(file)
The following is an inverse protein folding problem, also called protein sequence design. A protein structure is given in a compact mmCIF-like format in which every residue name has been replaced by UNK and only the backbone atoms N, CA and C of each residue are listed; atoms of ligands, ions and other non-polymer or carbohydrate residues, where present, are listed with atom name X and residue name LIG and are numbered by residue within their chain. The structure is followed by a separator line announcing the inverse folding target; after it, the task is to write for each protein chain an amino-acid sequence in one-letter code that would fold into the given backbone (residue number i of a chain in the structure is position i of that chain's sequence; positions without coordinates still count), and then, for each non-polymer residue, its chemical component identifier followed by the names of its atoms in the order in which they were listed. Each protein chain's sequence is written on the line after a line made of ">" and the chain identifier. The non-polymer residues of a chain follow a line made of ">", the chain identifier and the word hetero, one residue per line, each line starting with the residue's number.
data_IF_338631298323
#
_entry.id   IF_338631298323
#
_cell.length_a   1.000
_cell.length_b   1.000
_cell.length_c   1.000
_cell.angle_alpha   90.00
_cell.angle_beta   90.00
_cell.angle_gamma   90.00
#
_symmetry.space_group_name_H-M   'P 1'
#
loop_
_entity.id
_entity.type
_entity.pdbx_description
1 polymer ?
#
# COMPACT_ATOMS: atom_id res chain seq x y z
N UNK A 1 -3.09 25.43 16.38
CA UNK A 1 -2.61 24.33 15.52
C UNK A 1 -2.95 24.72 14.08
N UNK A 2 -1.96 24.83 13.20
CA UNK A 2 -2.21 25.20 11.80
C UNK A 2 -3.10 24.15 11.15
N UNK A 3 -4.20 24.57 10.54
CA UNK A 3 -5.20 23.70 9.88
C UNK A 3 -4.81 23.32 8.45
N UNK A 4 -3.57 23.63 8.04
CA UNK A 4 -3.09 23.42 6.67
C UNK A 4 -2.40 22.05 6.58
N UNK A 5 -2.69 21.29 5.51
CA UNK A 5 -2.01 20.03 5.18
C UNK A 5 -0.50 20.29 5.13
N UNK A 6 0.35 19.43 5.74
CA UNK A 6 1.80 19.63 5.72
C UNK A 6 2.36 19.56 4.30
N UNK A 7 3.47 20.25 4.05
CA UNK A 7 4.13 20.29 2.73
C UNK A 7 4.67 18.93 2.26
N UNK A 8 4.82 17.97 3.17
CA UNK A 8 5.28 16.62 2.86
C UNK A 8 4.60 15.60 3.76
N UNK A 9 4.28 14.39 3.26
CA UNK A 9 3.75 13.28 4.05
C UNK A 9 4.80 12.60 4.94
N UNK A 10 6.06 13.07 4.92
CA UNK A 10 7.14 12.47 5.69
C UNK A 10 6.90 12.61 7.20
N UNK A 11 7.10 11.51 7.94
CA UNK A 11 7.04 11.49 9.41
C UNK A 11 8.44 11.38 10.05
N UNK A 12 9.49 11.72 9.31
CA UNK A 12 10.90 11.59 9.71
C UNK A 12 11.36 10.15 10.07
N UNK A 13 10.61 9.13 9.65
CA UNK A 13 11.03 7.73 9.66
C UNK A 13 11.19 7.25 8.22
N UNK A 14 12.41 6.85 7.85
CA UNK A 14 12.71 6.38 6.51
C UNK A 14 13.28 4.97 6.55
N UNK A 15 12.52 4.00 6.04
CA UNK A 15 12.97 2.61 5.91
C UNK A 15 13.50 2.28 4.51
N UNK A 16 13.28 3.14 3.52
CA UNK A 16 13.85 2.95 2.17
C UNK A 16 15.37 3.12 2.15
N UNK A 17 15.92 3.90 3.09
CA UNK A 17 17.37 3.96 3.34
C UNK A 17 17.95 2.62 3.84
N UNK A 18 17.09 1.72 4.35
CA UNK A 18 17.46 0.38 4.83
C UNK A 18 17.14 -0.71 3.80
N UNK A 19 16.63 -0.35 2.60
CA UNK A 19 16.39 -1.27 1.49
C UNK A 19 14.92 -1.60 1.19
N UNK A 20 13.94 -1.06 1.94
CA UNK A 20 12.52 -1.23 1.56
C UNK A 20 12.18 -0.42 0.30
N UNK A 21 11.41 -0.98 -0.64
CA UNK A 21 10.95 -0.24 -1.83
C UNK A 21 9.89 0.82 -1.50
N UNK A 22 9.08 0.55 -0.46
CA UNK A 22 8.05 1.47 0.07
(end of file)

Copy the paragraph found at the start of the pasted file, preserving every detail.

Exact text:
The following is an inverse protein folding problem, also called protein sequence design. A protein structure is given in a compact mmCIF-like format in which every residue name has been replaced by UNK and only the backbone atoms N, CA and C of each residue are listed; atoms of ligands, ions and other non-polymer or carbohydrate residues, where present, are listed with atom name X and residue name LIG and are numbered by residue within their chain. The structure is followed by a separator line announcing the inverse folding target; after it, the task is to write for each protein chain an amino-acid sequence in one-letter code that would fold into the given backbone (residue number i of a chain in the structure is position i of that chain's sequence; positions without coordinates still count), and then, for each non-polymer residue, its chemical component identifier followed by the names of its atoms in the order in which they were listed. Each protein chain's sequence is written on the line after a line made of ">" and the chain identifier. The non-polymer residues of a chain follow a line made of ">", the chain identifier and the word hetero, one residue per line, each line starting with the residue's number.